This year has been an awesome year for my blog! I started off 2015 with the goal of attracting 12,000 viewers and with the year coming to a close, I’ve already met that target. That’s 8,930 more viewers than 2014!
I wanted to deliver more original content to my blog followers and I was happy to report that by using Q & A format, I was able to do that. My series “How You Living?” featuring friends of mine living in cities abroad was a tremendous success.
Additionally, interviewing entrepreneurs in the tech, film, and fashion industries was also a hit and those interviews have led me to other interesting personalities (entrepreneurs) and businesses. Thank you to everyone who participated in each Q & A interview. I’ll be doing a lot more in 2016, so look out for those.
So in closing off this epic year of 2015, I’ll be revealing my “Top 10” (technically 11) most viewed blog posts!
Thanks so much for following along each and every story I wrote about this year. I appreciated each and every share via social media. Have a Merry Christmas when it gets here. I’ll see you in the New Year!
I wanted to try something new, so I created this interview series dubbed “How you living?!” that will feature glimpses of city living through the lens of some friends of mine. Hopefully 10 to 13 questions are enough. Ciao! This week, we’re in Bolzano, an Italian city with German roots, to learn about the best places to eat, hiking and cable cars, medieval architecture, and the warm-hearted people!! Enjoy the interview and leave a comment using your Facebook or Twitter account!
Phil Rodriques (PR): Where are you originally from? Garfield Hunter (GH): I am from Clarks Hill- located in Golden Spring, a small farming community in Rural Saint Andrew, Jamaica.
PR: Why did you move to Bolzano? GH: Funnily enough, I keep getting this question a lot (given the location of Bolzano), because Bolzano is located in the Alps region of Italy, and is the capital of South Tyrol in northern Italy. It is a small town of 100,000 people. They are surprised that I would leave a large city as Shanghai [China] for a small town as Bolzano. I am currently a PhD Student in Shanghai and I applied for a Research Fellowship at the European Research Academy (EURAC Research) to gain more insight on Renewable Energy and Sustainable Urban Development. So now, I am a research collaborator for year.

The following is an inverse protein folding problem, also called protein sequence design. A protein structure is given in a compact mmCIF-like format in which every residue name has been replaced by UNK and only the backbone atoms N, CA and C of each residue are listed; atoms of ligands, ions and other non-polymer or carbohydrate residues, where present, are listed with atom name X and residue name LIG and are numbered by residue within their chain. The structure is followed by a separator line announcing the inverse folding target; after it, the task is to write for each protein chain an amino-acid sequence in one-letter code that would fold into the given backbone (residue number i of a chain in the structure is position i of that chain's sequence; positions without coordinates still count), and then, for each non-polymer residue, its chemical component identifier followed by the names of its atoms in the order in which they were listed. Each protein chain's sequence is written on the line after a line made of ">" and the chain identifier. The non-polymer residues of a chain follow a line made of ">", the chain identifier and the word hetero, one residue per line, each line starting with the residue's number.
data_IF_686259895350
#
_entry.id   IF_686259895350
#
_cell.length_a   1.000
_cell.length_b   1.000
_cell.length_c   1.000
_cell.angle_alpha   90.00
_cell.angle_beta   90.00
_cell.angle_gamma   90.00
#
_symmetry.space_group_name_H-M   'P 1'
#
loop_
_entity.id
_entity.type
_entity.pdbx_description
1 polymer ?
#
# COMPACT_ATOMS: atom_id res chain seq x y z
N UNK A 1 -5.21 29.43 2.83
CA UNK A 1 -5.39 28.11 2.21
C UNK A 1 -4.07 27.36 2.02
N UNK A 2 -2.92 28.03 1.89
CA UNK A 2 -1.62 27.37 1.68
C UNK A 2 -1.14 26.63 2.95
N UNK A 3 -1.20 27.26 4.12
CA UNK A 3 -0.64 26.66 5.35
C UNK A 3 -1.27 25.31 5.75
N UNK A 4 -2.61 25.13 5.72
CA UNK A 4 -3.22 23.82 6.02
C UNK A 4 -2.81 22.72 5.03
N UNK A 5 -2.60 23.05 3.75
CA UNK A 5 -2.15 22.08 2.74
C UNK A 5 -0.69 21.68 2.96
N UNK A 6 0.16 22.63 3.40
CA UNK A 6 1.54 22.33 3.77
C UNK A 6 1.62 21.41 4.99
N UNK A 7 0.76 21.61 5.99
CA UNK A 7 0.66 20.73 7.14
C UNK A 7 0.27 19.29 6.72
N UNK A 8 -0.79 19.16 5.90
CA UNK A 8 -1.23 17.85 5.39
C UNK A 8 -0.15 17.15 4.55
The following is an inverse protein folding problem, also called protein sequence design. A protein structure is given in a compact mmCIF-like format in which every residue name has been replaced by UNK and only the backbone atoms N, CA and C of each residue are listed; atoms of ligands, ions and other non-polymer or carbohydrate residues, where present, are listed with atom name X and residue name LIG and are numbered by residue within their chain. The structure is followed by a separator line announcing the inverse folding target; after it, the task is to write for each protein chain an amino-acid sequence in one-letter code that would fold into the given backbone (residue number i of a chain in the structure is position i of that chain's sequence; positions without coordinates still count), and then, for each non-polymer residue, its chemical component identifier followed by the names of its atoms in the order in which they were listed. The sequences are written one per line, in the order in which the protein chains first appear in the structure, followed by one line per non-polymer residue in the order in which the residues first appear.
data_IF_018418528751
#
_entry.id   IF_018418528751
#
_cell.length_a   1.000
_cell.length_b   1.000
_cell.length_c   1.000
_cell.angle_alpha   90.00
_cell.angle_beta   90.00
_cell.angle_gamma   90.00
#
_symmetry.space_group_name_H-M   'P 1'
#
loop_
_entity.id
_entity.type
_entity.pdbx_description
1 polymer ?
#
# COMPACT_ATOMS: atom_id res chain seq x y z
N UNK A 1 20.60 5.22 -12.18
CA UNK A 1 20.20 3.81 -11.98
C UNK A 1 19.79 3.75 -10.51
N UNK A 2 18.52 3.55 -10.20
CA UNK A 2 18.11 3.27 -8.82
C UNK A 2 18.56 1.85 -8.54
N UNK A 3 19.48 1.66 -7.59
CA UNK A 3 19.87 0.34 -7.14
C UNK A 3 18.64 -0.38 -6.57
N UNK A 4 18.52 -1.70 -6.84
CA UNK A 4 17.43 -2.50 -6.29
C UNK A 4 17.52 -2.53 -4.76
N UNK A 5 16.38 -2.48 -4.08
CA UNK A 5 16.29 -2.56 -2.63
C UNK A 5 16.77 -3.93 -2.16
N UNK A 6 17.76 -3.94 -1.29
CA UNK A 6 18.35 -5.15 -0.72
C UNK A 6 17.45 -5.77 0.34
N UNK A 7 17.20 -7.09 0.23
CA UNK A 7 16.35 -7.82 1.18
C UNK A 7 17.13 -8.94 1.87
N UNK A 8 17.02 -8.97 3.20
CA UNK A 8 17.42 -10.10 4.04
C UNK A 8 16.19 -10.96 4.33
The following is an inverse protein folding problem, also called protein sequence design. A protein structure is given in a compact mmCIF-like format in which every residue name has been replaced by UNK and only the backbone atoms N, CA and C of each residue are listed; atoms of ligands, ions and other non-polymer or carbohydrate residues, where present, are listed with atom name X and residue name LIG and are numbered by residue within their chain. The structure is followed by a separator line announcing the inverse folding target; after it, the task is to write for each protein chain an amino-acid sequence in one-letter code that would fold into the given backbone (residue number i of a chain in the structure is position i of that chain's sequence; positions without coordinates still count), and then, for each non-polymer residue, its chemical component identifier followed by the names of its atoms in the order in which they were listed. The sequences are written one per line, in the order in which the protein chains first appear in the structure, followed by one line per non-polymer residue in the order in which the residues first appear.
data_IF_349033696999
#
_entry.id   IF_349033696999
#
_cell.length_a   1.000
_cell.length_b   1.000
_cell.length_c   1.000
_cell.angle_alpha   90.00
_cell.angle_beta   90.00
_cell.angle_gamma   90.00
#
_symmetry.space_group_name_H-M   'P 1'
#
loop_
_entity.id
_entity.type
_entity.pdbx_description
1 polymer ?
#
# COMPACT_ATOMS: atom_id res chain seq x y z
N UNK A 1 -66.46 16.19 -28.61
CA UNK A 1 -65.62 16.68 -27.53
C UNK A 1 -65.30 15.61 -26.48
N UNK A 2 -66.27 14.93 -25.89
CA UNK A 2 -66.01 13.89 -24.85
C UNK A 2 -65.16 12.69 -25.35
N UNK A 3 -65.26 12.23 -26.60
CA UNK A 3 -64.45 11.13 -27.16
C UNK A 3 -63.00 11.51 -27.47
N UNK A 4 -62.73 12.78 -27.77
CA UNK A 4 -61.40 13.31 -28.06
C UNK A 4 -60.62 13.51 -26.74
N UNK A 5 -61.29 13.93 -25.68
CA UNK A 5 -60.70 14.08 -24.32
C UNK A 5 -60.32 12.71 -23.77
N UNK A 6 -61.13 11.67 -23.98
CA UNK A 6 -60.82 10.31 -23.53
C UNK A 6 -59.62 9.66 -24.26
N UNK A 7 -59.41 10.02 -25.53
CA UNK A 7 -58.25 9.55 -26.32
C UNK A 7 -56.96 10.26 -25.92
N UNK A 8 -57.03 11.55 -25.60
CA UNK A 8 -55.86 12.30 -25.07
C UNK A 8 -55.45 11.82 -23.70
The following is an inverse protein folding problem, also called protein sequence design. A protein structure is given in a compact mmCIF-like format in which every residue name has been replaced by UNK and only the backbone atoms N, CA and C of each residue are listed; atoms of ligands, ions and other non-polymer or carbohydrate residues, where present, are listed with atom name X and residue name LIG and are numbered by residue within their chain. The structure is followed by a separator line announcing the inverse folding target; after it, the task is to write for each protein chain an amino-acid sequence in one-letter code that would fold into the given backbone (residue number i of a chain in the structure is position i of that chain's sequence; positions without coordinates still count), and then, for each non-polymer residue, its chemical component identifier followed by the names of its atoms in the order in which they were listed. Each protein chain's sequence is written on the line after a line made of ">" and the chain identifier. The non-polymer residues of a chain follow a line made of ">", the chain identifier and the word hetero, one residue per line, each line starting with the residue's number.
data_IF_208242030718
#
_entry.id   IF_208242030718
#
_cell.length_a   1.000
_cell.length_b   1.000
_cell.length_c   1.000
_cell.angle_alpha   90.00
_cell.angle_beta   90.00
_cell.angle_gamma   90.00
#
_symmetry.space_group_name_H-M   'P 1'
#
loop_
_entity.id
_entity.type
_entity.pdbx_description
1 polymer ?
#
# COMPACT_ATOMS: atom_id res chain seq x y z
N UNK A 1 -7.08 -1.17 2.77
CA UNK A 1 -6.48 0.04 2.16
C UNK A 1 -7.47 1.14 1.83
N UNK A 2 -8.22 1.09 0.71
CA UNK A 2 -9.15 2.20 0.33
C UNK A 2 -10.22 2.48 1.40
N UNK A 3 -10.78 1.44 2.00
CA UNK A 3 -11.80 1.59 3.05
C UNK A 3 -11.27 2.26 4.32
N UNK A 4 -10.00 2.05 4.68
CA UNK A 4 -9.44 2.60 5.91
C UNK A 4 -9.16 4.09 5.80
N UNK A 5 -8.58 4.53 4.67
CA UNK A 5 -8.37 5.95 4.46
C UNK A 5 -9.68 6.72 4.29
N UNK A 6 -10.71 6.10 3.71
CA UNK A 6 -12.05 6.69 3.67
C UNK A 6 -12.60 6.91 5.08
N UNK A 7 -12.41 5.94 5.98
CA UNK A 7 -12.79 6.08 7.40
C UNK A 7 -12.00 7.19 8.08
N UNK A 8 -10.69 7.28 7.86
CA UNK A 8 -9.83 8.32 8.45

PR: What’s the best part about living in Bolzano? GH: This has to be the surrounding environment. Bolzano is a sustainable city. It epitomises greenery, walkability, pedestrianisation (the entire town centre is car-free, with exceptions made for public transportation and people with disabilities); healthy lifestyle through jogging and running with bicycle, jogging and walking paths clearly demarcated. It is also remarkable to see men in business suits, women, and kids riding bicycles going about their daily tasks. The environmental awareness and historical knowledge of the people is amazing, and the social and political environment stimulates order and heightened quality of life for its citizens.
PR: What’s the worst thing about living in Bolzano? GH: Two things come to mind, one is a result of the other. Bolzano is the city with the highest quality of life in the whole of Italy; therefore, the cost of living is higher than other cities in the country. Therefore, the price for goods and services will undoubtedly be higher. A major hindrance though is finding inexpensive accommodation, so most people combine to rent apartments. I am not used to renting a room within a flat, so this is relatively new to me and I did not adjust easily to this.
PR: You’re an urban planner and Bolzano is known for its medieval city centre. What is your favourite historic building(s) and streetscape feature(s)? GH: There are several historical buildings, which are aesthetically pleasing to me, the Museion, (the Museum of Modern and Contemporary Art of Bolzano), the South Tyrol Museum of Archaeology that has the mummy of Ötzi the Iceman. However, my most favorite is the Bolzano Cathedral, which incidentally is located next door to my apartment. The Cathedral, which was constructed in 1180, is magnificent, and brings you on a journey where medieval meets contemporary architecture, with it’s with uniformity in design, attention to detail, and Gothic style of the Suevian mastery.